Contact Us  |  Search:  
The National Academies of Sciences, Engineering and Medicine
Resilient America
Office of Special Projects
Policy and Global Affairs
Home Who We Are What We Do News Events Resources Subscribe

 logo 400px
The logo 140px Roundtable and its programs aim to help communities and the nation 
build resilience to extreme events, save lives, and reduce the physical and economic costs of disasters. 

Cedar Rapids webpage pic 

What We Do

Cedar Rapids Recovering from Late September 2016 Flood

Two ResilientAmerica Roundtable pilot communities have had to cope with flooding in recent weeks. Charleston, SC is still assessing the damage from the storm surge and flooding that accompanied Hurricane Matthew. Meanwhile, Cedar Rapids, IA, is well into its recovery from flooding along the Cedar River in late September.

The city is getting back to normal, says Linda Langston, a member of the ResilientAmerica Roundtable who was on the ground in Cedar Rapids in late September. Although there was flooding in the city, it was not as bad as people feared. “It didn’t get to the extreme it did before,” she said. “Everyone was relieved.”

When Langston says “before,” she means the catastrophic flood that hit Cedar Rapids in 2008, when the Cedar River crested at over 31 feet – 19 feet above flood stage – and inundated 10 squares miles of the city. Langston was chair of the Linn County Board of Supervisors at the time and helped manage the area’s response.

The 2008 experience was a life changing event for many residents and still influences their response to subsequent floods. “People knew what could happen,” says Langston, and they prepared accordingly. “The community had a really positive response,” pulling together in the four days before the flood to put up barriers, sandbags, and dirt berms. Businesses gave employees time off work to prepare and volunteer. A local high school marching band made the difficult decision to pull out of a band competition so they could help sandbag. (They were given an honorary 2nd place.)

In 2008, the river rose so high (31 feet) and so fast that it overwhelmed a huge volunteer effort. This time, despite the river cresting at nearly 23 feet, the second highest since 2008, the impact was more manageable and people could see and feel the benefit of their efforts. “There’s a sense of human satisfaction when you can work that hard and get results,” said Langston. ”But it still triggered a lot of anxiety. A lot of folks said, ‘I don’t know if I can go through this again.’”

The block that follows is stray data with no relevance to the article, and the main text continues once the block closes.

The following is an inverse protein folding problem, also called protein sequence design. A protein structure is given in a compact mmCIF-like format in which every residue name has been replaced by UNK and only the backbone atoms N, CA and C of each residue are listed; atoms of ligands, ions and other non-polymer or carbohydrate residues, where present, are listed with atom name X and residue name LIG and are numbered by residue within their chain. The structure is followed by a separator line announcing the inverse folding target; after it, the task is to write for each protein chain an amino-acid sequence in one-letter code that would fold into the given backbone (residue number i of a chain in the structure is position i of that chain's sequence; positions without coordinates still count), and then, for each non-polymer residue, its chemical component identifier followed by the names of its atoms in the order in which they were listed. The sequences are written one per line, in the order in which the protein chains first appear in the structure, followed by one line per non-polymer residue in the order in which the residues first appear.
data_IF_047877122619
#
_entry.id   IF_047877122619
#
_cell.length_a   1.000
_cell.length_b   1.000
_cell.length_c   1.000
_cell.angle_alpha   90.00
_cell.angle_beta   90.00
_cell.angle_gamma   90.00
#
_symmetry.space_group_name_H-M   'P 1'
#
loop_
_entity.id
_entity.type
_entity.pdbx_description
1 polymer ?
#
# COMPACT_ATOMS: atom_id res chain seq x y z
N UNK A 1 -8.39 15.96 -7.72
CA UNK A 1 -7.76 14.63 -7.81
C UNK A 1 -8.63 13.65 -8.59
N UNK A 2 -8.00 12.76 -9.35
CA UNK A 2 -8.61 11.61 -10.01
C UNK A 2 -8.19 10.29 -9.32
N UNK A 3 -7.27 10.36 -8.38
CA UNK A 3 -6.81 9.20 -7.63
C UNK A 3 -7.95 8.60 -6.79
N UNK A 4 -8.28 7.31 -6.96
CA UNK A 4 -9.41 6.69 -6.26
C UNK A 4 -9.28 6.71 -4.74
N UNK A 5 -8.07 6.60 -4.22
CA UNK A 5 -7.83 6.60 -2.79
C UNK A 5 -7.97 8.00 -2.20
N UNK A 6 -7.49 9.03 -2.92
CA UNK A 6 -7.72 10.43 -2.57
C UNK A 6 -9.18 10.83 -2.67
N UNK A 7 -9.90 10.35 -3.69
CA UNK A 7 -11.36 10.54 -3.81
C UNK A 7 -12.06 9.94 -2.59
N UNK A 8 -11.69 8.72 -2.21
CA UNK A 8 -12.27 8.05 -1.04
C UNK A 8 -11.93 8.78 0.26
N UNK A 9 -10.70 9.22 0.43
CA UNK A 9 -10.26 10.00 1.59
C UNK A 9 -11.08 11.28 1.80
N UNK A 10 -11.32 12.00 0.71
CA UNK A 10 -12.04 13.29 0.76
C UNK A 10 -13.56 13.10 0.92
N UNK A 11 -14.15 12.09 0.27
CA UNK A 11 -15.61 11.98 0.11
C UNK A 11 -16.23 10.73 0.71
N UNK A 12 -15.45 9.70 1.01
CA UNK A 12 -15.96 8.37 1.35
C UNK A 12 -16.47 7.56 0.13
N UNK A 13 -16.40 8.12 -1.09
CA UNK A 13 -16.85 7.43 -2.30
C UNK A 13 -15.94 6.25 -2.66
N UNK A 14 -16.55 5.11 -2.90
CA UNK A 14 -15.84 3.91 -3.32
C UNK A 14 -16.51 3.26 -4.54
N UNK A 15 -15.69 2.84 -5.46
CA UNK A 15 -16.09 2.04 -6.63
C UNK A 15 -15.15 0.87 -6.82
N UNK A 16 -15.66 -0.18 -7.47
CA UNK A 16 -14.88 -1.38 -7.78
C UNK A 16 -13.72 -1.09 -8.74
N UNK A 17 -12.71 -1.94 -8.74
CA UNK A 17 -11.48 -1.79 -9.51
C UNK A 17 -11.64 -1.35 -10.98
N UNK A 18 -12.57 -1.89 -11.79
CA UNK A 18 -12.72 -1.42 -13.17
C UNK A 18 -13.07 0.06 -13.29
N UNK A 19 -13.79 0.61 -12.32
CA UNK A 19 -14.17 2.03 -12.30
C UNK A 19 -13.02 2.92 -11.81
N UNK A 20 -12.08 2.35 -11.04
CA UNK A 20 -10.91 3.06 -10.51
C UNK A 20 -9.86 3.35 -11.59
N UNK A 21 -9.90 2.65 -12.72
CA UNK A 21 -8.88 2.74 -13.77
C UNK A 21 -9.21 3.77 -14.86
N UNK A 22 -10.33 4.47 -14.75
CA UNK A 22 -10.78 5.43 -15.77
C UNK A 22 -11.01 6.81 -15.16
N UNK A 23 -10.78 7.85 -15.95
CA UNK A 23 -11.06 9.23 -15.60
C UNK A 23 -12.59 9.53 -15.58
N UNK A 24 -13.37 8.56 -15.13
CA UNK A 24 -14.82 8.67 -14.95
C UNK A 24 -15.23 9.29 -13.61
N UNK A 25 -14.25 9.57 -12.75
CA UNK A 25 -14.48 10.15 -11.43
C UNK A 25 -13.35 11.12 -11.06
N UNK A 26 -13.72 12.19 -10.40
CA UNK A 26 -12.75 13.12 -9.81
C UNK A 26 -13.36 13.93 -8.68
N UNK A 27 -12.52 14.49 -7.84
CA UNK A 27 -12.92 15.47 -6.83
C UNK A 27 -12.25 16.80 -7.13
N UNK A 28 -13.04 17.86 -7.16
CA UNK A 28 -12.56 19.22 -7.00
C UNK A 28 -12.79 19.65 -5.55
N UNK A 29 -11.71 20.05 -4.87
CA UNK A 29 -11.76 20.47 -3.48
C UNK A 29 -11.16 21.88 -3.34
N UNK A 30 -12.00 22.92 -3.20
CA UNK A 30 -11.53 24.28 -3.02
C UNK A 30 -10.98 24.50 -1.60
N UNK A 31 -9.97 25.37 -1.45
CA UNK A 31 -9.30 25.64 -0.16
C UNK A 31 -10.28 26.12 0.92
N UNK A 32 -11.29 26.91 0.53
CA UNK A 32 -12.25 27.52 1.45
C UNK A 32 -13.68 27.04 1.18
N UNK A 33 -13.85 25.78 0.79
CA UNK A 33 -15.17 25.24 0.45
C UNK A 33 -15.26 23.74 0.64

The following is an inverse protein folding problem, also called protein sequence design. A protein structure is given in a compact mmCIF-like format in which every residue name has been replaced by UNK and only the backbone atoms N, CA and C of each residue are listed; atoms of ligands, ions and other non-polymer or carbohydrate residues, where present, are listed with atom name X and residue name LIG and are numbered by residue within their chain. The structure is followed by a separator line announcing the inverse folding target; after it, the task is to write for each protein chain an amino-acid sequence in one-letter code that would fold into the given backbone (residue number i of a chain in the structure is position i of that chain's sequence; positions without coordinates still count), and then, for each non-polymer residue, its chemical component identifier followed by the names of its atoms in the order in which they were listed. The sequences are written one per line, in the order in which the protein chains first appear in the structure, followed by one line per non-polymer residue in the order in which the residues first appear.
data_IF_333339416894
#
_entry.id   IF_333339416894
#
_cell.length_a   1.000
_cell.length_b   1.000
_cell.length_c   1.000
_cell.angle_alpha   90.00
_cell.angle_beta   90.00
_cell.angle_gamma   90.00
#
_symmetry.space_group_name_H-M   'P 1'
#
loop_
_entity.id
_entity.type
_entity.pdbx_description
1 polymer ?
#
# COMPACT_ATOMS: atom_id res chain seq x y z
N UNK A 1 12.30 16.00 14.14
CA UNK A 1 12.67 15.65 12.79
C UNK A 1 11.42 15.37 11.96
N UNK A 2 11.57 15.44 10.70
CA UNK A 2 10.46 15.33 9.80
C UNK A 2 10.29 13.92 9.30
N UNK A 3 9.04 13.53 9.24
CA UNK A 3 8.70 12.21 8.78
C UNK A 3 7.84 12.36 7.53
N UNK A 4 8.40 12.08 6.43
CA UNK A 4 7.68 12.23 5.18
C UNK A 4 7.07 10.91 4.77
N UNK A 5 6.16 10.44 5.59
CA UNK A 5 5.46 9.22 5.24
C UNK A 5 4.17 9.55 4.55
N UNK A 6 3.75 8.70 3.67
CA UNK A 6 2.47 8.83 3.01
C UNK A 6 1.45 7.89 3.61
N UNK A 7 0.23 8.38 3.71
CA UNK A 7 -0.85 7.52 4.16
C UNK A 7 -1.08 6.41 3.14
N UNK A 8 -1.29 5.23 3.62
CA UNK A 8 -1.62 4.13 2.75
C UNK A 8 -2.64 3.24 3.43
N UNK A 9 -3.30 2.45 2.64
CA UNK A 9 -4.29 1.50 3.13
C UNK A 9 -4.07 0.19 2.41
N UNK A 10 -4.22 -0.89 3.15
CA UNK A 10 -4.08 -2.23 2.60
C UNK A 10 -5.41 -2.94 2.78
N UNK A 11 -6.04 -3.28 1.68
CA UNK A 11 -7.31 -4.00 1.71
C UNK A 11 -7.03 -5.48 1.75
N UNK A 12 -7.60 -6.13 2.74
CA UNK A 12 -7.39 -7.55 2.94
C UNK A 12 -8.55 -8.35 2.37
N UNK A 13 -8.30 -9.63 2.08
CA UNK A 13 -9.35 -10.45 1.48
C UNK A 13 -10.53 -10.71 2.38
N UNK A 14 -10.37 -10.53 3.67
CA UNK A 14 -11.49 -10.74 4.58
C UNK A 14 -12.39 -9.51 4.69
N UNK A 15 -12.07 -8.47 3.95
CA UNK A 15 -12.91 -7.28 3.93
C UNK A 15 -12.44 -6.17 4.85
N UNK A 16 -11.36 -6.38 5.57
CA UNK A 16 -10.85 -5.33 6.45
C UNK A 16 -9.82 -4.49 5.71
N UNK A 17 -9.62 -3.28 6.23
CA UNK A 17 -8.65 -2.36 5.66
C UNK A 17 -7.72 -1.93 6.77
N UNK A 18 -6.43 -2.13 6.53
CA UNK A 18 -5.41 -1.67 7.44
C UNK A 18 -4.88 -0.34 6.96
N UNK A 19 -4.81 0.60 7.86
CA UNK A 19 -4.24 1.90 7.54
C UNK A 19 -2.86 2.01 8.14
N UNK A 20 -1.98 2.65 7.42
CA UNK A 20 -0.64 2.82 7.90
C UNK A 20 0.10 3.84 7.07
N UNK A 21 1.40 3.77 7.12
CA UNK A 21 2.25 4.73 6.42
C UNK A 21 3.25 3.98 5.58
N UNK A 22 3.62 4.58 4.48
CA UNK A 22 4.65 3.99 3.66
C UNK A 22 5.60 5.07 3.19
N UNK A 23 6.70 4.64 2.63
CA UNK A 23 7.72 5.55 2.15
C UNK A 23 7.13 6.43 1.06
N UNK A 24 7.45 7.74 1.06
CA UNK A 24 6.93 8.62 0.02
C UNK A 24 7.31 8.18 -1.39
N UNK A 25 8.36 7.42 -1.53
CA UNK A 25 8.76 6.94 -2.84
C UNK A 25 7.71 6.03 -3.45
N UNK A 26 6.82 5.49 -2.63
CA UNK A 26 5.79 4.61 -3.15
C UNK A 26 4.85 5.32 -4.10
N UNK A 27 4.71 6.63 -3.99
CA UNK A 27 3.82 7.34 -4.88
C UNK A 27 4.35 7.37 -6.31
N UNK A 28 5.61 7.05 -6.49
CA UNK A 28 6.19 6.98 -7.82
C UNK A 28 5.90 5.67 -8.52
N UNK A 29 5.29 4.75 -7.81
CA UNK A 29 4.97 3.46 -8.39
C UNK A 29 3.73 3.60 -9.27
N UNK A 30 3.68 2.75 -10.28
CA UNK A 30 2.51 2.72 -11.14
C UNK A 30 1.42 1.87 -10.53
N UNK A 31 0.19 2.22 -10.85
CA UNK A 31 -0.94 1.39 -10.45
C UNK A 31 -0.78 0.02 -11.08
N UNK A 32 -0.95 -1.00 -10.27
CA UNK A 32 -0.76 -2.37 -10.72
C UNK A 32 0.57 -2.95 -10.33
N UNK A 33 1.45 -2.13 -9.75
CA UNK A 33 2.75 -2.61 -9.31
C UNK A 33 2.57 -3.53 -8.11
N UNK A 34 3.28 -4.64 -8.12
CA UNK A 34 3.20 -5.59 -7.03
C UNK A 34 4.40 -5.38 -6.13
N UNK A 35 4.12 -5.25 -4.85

Social media also played a prominent role in this flood event; it has “transformed the landscape of preparation,” Langston said. It was primarily a grassroots effort in which needs and resources could be easily connected. Someone would post about a need or problem – for example, “a resident…needs help clearing out his basement” – and volunteers would go there to help. Afterward, they would report that the problem was solved and volunteers would go elsewhere. “It was a very organic effort,” says Langston. “That was amazing to watch.”

Langston believes the ResilientAmerica Roundtable’s work in Cedar Rapids has helped strengthen the interdependent relationships that make preparation and response more efficient. This steady relationship-building is important to resilience, she says. “It is the day-to-day cultivation of relationships and preparation that add to that resilience and keep it in place.”

Charleston, S.C. is just beginning the recovery process from Hurricane Matthew. We will revisit their experience in the coming weeks and share how they are coping with the aftermath of Hurricane Matthew as they recover and restore their community

 Resilient America Roundtable | 500 Fifth St. NW | Washington, DC 20001 |